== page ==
Possession of up to one ounce of marijuana by adults 21 and older will result in up to a $300 as of July 1, 2013
MONTPELIER, VT – A bill to decriminalize possession of small amounts of marijuana passed a third, and final, reading in the Vermont Senate on Wednesday. The bill, which as previously passed in the House, will be sent to the House of Representatives to sign off on amendments made by the Senate before sending it to Gov. Peter Shumlin for his signature.
The bill, House Bill 200, introduced by Rep. Christopher Pearson (P-Burlington) with a tripartisan group of 38 co-sponsors, will remove criminal penalties for possession of up to one ounce of marijuana and replace them with a civil fine, similar to a traffic ticket. Those under age 21 would be required to undergo substance abuse screening.
Under current state law, possession of up to two ounces of marijuana is a misdemeanor punishable by up to six months in jail for a first offense and up to two years in jail for a subsequent offense.
Vermont Attorney General William Sorrell and Public Safety Commissioner Keith Flynn both testified in favor of the bill in April, and Gov. Peter Shumlin has also expressed support for decriminalizing marijuana possession in the state.
On Tuesday, Senators voted 24 to 6 in favor of sending the bill to a third, and final, reading. Then on Wednesday, the Senate voted to approve the bill, as amended.
We are pleased to see the Senate has joined their colleagues in the House and given their initial approval to this important legislation,” said Matt Simon, a legislative analyst for the Marijuana Policy Project. “There is exceptionally strong support for this proposal among the voters and the legislature has really stepped up and delivered.
“The public’s attitude toward marijuana is changing in Vermont and around the nation,” Simon said. “Most people agree that simply possessing a substance less harmful than alcohol should not warrant potentially life-altering criminal penalties.”
In the bill’s present form, the penalties for possession of up to one ounce of marijuana by anyone 21 years of age or older will face a civil infraction with a fine of up to $300. This civil infraction will result in no arrest, jail time, or criminal record.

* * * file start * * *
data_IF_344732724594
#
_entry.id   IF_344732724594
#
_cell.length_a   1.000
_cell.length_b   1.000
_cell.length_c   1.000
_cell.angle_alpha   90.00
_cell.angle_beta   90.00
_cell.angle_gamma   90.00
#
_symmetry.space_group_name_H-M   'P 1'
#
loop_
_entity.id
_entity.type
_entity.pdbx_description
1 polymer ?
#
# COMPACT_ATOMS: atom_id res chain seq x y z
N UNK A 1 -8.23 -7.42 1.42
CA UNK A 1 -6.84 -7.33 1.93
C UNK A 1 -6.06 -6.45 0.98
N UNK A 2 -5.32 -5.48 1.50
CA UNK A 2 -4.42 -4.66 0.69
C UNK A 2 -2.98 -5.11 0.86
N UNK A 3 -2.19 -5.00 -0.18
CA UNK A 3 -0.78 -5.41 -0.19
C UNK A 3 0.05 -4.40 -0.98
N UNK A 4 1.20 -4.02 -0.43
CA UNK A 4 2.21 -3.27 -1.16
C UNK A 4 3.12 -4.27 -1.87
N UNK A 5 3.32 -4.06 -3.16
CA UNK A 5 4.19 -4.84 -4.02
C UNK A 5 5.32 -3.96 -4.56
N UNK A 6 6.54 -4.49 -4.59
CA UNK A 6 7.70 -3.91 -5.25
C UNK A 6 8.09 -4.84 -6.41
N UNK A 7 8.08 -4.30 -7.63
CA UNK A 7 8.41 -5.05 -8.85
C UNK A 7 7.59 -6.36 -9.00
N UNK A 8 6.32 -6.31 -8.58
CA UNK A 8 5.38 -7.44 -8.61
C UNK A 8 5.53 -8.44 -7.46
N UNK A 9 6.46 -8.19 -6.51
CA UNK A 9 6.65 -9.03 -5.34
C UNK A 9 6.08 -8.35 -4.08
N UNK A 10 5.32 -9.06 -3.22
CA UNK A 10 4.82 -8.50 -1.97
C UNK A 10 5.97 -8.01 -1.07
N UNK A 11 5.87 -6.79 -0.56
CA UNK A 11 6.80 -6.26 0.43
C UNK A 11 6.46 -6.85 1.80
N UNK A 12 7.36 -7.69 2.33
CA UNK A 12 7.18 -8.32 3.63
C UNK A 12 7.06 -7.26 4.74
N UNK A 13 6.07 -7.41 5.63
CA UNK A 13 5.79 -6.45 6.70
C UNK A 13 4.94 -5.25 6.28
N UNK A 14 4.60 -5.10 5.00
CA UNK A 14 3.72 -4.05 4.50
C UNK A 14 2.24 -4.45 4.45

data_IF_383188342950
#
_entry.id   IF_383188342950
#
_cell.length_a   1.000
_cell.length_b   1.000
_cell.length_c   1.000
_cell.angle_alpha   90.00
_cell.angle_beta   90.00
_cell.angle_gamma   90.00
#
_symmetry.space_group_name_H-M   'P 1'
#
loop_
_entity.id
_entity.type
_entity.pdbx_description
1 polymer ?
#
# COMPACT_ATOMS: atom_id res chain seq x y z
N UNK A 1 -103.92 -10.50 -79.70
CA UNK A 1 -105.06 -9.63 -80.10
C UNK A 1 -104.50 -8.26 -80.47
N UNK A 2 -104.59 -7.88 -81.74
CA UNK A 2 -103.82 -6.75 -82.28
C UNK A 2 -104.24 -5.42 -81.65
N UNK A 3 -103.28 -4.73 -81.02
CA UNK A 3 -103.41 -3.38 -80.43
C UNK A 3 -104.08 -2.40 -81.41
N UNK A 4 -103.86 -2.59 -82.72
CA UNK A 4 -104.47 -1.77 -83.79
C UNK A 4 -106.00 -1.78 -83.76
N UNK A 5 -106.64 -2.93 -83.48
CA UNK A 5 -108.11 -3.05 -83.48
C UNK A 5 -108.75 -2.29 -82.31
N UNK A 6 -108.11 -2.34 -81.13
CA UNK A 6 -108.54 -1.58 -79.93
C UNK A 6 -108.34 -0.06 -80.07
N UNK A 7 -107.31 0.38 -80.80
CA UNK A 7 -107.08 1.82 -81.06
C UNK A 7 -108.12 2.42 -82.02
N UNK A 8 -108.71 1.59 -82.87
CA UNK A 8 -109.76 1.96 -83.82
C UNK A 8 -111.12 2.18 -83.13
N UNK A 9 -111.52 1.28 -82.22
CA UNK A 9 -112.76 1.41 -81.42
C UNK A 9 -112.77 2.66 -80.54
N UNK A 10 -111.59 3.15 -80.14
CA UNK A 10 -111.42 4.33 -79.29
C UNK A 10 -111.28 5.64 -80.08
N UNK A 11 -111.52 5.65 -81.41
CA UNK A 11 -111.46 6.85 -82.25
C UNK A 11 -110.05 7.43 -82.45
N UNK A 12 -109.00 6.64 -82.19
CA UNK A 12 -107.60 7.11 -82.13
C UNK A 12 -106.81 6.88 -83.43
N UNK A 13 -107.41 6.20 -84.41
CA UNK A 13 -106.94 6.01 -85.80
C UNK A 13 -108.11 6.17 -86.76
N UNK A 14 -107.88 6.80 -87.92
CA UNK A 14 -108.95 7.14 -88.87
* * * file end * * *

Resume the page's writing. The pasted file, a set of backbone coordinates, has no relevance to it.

Those under 21 years of age who are found in possession of up to an ounce of marijuana will be referred to the Court Diversion Program for the “purpose of enrollment in the Youth Substance Abuse Safety Program.” If the program is not completed by the minor, they risk losing their drivers licence for 90 days and face a $300 fine for the first or second offense. Subsequent offenses will result in a fine up to $1,000.
Possession of more than an ounce of marijuana, as well as cultivation or sale of any amount, remain criminal offenses.
House members must now approve the Senate’s changes to the bill, which will then go to Democrat Gov. Peter Shumlin, who has publicly expressed support for liberalizing the state’s marijuana possession penalties.
If signed into law, the measure will take effect on July 1, 2013.
Nearly two-thirds (63%) of Vermont voters support removing criminal penalties for possession of small amounts of marijuana and replacing them with a civil fine, according to a survey conducted by Public Policy Polling in February 2012.
Vermont’s proposed law is similar to existing decriminalization laws in California, Connecticut, Maine, Massachusetts, Nebraska, New York, Oregon, and Rhode Island, where private, non-medical possession of marijuana is treated as a civil, non-criminal offense.
Five additional states — Minnesota, Mississippi, Nevada, North Carolina, and Ohio — treat marijuana possession offenses as a fine-only misdemeanor offense.
Three states — Alaska, Colorado, and Washington — impose no criminal or civil penalty for the private possession of small amounts of marijuana.